Republican Richard Cash won the South Carolina District 3 special election Tuesday, despite a last-minute, write-in effort waged on behalf of former Pendleton Mayor Carol Burdette.
Cash, who was the only candidate on the ballot, received 82 percent of the votes cast Tuesday in the district covering northern Anderson County, according to unofficial results. The other 18 percent of the ballots were write-in votes.
Burdette received 611 of the 679 write-in votes cast Tuesday. Among the others, Donald Duck, Mickey Mouse and Donald Trump each received one write-in vote.
Only about 5 percent of nearly 73,000 registered voters in District 3 took part in Tuesday's special election.
A Powdersville businessman, Cash is an outspoken anti-abortion activist who campaigned as a lifelong conservative. He will fill the Senate seat that Republican Kevin Bryant gave up when he became lieutenant governor in January.
Although no Democrats ran for the District 3 seat, voters received an automated call Monday from South Carolina Democratic Party Chairman Trav Robertson suggesting they cast a write-in ballot for a "moderate, maybe like Carol Burdette."
"I was born and raised in Anderson and understand that we don’t need radical folks like Richard Cash representing our communities," Robertson said in the call. "Enough is enough, and we know that Anderson needs good common-sense leadership."
Robertson said the automated call was in response to a mailer sent out by Cash's campaign over the weekend. The mailer from Cash's campaign said a "small group of Democrats could take the election" unless his supporters showed up at the polls Tuesday.
"Cash is a radical conspiracy theorist," Roberts said in an interview Tuesday. "We thought we would give credence to his hype."
The Independent Mail also obtained an email on Monday night in which Anderson attorney Candy Kern-Fuller urged voters to cast write-in ballots for Burdette.
"Encourage people to vote as late in the day as possible. We don't want the Cash people to have time to get voters out," stated her email.
Kern-Fuller said she wanted to prevent Cash from winning the election because he threatened her at a Greenville women's clinic about 25 years ago. Cash denied the allegation, calling it a slanderous "cheap shot."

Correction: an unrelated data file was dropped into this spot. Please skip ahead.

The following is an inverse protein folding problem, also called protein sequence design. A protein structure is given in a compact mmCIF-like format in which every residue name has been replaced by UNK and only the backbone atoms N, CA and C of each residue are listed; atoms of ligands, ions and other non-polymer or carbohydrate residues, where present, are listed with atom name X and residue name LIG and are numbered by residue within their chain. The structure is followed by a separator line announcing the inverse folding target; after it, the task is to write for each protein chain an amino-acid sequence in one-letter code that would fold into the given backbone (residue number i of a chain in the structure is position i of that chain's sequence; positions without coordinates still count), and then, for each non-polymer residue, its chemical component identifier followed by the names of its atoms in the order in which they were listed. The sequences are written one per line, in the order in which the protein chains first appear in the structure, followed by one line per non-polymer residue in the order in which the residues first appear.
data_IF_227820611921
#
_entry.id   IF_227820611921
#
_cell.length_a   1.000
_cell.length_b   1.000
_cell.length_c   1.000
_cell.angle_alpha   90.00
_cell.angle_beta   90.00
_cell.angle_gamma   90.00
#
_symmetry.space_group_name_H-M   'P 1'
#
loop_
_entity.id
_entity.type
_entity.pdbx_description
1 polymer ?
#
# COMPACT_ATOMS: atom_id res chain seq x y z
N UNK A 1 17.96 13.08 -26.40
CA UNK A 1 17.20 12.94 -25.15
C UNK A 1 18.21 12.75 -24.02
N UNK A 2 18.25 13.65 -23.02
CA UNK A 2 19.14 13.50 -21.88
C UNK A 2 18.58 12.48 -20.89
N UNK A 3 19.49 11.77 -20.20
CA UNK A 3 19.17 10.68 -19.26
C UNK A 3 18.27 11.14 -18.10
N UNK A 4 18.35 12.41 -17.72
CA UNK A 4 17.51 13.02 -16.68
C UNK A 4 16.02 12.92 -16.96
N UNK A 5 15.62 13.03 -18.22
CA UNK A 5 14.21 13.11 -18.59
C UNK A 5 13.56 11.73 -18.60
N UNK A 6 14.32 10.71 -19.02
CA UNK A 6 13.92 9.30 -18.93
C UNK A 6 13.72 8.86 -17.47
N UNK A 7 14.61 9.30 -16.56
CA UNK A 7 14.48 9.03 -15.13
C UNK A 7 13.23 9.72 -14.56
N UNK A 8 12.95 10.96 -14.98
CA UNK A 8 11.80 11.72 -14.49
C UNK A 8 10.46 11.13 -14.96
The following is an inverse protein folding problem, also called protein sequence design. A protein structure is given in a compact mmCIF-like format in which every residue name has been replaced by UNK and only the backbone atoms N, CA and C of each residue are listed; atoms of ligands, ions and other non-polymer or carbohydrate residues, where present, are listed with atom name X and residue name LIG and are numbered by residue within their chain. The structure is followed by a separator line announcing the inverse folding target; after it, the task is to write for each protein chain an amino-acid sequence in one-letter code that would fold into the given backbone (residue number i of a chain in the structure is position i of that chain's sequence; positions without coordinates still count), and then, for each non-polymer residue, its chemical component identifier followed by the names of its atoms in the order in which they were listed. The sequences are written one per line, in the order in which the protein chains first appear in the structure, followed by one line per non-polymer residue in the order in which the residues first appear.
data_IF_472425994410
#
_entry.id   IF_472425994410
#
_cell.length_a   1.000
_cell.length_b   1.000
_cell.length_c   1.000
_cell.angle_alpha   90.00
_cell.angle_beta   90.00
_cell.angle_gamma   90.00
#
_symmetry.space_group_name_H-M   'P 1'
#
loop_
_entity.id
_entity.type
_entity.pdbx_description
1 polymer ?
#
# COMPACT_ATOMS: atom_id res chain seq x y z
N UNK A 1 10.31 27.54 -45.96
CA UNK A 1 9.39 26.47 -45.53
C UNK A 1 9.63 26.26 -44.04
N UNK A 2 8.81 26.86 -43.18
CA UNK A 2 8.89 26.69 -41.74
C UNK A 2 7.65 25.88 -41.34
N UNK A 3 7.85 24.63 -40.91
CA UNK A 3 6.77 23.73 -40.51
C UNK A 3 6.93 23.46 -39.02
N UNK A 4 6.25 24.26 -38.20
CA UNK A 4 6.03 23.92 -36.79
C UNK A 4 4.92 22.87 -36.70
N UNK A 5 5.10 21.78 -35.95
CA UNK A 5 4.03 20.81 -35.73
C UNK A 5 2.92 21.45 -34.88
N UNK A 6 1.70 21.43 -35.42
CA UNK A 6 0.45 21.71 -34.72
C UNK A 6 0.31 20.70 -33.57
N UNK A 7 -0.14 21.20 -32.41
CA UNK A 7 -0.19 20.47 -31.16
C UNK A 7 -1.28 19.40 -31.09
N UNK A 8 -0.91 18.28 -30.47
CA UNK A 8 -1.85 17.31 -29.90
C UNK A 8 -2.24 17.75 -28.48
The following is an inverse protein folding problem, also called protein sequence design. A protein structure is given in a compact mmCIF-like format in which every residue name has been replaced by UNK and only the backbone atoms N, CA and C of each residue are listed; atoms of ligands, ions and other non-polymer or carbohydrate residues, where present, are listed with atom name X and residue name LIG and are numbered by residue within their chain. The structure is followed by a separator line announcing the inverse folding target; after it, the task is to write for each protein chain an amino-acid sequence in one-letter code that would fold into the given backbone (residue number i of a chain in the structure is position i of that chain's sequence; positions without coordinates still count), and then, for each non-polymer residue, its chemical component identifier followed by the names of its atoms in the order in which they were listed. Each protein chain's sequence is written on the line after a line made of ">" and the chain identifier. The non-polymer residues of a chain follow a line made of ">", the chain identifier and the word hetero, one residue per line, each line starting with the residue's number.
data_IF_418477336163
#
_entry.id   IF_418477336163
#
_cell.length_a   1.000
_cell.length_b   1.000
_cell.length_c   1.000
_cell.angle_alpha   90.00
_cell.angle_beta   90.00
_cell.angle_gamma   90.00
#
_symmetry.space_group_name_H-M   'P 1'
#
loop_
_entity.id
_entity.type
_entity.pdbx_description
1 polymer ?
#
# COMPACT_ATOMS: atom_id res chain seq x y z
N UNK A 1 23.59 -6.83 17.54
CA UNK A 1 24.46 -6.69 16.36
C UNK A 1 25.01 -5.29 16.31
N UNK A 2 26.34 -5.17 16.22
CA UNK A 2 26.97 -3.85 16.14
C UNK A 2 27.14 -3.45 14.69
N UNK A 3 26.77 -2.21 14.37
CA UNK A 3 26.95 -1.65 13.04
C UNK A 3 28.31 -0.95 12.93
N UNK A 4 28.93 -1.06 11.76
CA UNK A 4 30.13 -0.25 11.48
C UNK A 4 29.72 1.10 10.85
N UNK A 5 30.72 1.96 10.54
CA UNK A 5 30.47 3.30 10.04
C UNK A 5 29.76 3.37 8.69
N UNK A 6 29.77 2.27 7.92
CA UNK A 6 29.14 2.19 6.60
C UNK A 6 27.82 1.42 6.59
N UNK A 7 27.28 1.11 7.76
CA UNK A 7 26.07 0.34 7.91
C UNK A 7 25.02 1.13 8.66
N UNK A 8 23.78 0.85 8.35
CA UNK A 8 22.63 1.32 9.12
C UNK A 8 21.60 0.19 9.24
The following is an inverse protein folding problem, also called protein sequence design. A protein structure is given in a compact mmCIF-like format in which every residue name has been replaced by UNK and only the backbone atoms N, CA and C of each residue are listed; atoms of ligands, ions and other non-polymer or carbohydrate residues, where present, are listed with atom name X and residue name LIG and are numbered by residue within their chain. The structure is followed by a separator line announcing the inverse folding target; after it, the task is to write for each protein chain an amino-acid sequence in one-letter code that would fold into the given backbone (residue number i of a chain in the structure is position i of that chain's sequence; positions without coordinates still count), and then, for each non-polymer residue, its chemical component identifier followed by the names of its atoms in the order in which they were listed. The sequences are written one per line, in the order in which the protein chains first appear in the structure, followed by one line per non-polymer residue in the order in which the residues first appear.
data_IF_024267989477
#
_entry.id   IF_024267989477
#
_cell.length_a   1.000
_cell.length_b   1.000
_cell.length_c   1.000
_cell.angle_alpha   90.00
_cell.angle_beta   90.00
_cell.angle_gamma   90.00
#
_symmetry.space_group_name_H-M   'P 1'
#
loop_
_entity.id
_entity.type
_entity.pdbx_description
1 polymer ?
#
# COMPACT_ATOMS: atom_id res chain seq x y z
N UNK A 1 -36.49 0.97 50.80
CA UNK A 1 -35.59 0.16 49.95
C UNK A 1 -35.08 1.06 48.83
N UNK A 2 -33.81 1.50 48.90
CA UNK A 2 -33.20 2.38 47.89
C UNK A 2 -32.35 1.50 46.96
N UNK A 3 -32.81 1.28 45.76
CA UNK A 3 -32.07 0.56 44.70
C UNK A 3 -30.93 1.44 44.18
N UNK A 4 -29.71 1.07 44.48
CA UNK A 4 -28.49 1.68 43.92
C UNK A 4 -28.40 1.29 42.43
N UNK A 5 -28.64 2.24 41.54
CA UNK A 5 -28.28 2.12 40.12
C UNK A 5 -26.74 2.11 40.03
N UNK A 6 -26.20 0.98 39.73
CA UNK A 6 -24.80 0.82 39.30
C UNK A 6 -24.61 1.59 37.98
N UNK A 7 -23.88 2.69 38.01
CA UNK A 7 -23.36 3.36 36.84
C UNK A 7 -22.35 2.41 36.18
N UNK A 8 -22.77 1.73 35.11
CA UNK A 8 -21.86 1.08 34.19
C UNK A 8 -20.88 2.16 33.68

The percentage of write-in votes cast Tuesday was more than twice as high as a May 2016 special election in state Senate District 4 that was won by Honea Path Republican Mike Gambrell.
Cash said his campaign reached out to its supporters with three automated calls since Saturday, including one on Monday featuring a message from South Carolina Republican Party Chairman Drew McKissick.
"We did what we needed to do to finish the race," said Cash as he tracked results in the county annex building where the votes were counted Tuesday night. "I don't think I ever reached the point of being anxious."
Candidates seeking elected office in South Carolina must sign a pledge "to abide by the results of the primary." Under state law, a political party can seek an injunction against a candidate who campaigns as a write-in candidate after losing a primary.
Burdette said she voted for Cash on Tuesday in keeping with her promise to support her party's nominee.
Asked about the write-in effort, she said, "I am not involved and I didn't encourage it."
Cash said he is "not accusing Carol of organizing this." But he also said the write-in effort for Burdette "is not surprising."
Burdette, who narrowly lost to Bryant in a GOP primary last year, received the most votes in the April 11 Republican primary for the District 3 seat, with Cash coming in second among a field of eight candidates. Cash then won the April 25 GOP runoff.
Cash received the most votes in every precinct on Tuesday except for the polling place in Pendleton, where 92 write-in votes were cast compared to 67 votes for Cash.
Tuesday's victory came after Cash ran unsuccessfully for a seat in the U.S. House of Representatives in 2010 and a seat in the U.S. Senate in 2014. He will serve the remainder of Bryant's term, which ends in 2020.
Chris Whitmire, a spokesman for the state Election Commission, said could not recall a write-in candidate winning a race for a seat in the South Carolina General Assembly.